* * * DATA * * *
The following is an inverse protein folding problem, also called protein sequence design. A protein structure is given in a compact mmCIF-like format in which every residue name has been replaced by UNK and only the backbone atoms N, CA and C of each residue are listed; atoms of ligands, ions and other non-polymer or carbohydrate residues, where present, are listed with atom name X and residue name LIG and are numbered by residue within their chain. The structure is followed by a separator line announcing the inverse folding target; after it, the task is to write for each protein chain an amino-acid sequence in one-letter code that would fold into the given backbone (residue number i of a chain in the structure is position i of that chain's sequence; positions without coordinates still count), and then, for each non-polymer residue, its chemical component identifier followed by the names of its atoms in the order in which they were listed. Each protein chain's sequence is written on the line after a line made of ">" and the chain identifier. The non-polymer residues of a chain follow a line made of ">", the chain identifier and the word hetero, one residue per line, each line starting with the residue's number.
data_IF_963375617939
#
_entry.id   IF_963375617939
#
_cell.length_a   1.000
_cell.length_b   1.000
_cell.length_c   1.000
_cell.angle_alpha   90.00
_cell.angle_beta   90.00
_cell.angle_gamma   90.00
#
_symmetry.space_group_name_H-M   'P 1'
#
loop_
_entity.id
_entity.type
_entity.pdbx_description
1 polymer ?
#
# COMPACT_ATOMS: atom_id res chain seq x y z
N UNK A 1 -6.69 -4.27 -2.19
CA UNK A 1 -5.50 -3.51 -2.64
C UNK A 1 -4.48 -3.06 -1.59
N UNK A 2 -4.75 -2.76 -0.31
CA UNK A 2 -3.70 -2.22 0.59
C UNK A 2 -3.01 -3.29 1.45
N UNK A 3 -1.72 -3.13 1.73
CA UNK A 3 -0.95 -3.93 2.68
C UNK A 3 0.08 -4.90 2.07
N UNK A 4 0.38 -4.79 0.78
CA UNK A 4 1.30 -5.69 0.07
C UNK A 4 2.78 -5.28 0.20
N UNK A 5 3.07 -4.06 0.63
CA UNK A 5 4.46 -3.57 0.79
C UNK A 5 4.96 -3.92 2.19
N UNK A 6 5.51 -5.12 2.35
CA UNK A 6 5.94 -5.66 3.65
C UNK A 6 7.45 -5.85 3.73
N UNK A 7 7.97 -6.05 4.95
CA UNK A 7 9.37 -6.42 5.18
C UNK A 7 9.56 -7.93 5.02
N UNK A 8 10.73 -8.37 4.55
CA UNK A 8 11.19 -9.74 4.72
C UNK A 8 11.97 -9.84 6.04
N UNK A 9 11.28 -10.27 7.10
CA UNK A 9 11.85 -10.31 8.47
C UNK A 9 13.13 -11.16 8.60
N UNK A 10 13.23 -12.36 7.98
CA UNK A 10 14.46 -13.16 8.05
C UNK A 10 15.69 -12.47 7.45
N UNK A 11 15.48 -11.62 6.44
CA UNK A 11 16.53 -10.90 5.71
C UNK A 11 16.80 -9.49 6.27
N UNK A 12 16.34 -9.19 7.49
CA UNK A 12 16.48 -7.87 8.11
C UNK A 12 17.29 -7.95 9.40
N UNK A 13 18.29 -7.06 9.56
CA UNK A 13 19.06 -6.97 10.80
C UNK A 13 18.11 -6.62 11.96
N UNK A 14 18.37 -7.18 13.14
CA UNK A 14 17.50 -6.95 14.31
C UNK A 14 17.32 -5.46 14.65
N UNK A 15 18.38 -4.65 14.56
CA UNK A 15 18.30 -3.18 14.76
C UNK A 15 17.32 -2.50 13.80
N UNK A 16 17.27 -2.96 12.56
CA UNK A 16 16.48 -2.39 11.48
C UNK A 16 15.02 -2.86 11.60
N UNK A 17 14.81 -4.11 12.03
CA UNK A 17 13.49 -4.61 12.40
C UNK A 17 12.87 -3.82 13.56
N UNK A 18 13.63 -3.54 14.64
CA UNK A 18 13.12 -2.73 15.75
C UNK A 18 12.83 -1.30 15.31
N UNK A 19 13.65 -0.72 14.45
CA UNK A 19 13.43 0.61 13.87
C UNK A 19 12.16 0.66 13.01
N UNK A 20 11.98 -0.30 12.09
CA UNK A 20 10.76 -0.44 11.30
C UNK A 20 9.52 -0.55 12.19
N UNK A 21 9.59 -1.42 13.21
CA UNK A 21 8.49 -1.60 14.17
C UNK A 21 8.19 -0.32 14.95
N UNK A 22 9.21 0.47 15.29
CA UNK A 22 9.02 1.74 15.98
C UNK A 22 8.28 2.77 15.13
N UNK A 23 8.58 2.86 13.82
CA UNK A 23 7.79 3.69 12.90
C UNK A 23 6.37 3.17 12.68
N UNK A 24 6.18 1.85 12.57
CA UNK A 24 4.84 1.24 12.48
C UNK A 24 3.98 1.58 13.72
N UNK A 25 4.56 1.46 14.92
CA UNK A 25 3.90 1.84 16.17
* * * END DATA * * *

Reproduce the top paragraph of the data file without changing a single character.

The following is an inverse protein folding problem, also called protein sequence design. A protein structure is given in a compact mmCIF-like format in which every residue name has been replaced by UNK and only the backbone atoms N, CA and C of each residue are listed; atoms of ligands, ions and other non-polymer or carbohydrate residues, where present, are listed with atom name X and residue name LIG and are numbered by residue within their chain. The structure is followed by a separator line announcing the inverse folding target; after it, the task is to write for each protein chain an amino-acid sequence in one-letter code that would fold into the given backbone (residue number i of a chain in the structure is position i of that chain's sequence; positions without coordinates still count), and then, for each non-polymer residue, its chemical component identifier followed by the names of its atoms in the order in which they were listed. Each protein chain's sequence is written on the line after a line made of ">" and the chain identifier. The non-polymer residues of a chain follow a line made of ">", the chain identifier and the word hetero, one residue per line, each line starting with the residue's number.